Dirty Rotten Scoundrels (review). Robert Lindsay and Rufus Hound in stylish comedy caper
Hold onto your diamonds ladies because Dirty Rotten Scoundrels Lawrence and Freddy are set to turn on the charm in a slick and stylish comedy crime caper coming to The Waterside from next Wednesday.
The jolly romp opened in Manchester last night and Anne Cox, our regional theatre critic for WOW247, was there to get a preview before the big budget musical arrives in Aylesbury.
Robert Lindsay is sublime as the silver-tongued and suave and conman Lawrence Jameson.
The actor, who is returning to stage musicals after more than 15 years, is a class act and effortlessly slips into the role of a louche seducer and shyster.
As Lawrence he affects a posh voice (at one point doing a spot-on impersonation of Prince Charles) to butter up the rich broads who holiday on the French Riviera.
But he’s getting jaded -until his interest is piqued when a new player, who he suspects is a notorious thief called The Jackel, arrives in town.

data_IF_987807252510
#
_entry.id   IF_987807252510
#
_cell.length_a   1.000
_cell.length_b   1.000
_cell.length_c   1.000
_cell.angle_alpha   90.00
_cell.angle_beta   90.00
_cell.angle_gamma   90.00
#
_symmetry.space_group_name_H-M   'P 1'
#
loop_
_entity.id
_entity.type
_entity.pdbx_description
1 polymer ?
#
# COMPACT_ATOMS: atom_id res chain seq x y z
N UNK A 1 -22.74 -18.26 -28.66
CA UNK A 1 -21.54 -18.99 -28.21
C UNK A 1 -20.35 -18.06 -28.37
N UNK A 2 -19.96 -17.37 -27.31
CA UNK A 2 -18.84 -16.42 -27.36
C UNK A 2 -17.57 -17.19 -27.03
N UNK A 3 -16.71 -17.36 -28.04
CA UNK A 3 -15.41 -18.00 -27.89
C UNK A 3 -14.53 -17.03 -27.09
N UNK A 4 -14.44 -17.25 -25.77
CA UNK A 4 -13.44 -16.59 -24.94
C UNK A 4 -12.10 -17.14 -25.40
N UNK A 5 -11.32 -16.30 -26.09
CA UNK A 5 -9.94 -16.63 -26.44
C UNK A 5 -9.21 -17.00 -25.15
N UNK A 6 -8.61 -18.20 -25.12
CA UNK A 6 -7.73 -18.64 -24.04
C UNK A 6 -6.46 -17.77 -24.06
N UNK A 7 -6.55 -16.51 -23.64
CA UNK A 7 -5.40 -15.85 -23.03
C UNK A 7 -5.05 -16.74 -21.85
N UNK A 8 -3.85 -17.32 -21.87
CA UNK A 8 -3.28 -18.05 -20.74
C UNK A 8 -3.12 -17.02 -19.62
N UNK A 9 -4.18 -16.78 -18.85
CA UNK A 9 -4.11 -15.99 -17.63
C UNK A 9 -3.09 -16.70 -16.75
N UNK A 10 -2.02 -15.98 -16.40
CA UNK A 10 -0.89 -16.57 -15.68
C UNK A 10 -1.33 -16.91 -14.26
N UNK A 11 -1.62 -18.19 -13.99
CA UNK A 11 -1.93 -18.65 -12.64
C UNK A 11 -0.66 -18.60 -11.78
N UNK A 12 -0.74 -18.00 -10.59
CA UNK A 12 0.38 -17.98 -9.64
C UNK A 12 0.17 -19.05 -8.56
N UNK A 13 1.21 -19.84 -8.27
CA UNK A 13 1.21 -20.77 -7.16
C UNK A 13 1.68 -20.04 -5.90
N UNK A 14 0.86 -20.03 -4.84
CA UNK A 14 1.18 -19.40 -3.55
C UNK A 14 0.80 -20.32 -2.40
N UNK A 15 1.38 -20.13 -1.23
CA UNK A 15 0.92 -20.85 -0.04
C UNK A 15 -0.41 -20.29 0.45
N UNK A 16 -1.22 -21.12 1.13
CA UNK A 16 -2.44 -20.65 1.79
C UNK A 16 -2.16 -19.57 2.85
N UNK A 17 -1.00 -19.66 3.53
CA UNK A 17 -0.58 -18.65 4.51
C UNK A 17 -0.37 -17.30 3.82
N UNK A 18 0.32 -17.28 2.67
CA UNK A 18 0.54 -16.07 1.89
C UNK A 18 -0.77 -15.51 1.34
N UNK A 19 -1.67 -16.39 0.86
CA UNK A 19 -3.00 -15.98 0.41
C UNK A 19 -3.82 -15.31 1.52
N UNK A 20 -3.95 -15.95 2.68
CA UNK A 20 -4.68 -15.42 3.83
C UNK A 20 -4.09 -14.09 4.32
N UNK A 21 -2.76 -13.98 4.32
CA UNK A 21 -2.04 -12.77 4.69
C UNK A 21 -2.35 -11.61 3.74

Down-at-heel American grifter Freddy Benson rolls out a sob story and a hangdog expression to fleece his victims and he begs the debonair master for a few pointers.
The irrepressible Freddy (Rufus Hound) helps Lawrence out of a fix. In return he wants a slice of the action.
But is the Croisette big enough for the both of them?
The men have a $50,000 winner-takes-all bet on who can land rich society heiress Christine Colgate.
The talented Katherine Kingsley (Singin’ In The Rain) plays the not-so-dumb blonde bimbo who finds herself torn between the two men.
Bubbling along nicely is a second story about a burgeoning love affair between former Jameson victim, Surrey divorcee Muriel (the beautiful, wonderfully dressed and under-used Samantha Bond) and corrupt police chief Andre (Doc Martin’s John Marquez).
This glittering Broadwayproduction is loosely based on the 1988 Hollywood movie of the same name that starred Michael Caine and Steve Martin.
It was transformed into a musical by Jeffrey Lane and David Yazbek and has now been tweaked for British audiences.
The revival is a truly glamorous affair, boasting the sort of extravagance rarely seen in modern productions.
The Balmy South of France has been marvellously recreated with a stunning Peter McKintosh Art-Deco set and the costumes are drop-dead-gorgeous.
It’s delightfully witty with the quips slickly dispatched by the ensemble. The second half takes up where the first act finished before the break.
“Didn’t we do this scene already?” Complains Bond.
The knockabout comedy is left in the capable hands of Hound, fast becoming the go-to guy for physical humour.
Scoundrels opens Wednesday, Feb 26, and runs until March 1.
For tickets call the box office 0844 871 7627 or visit www.atgtickets.com/aylesbury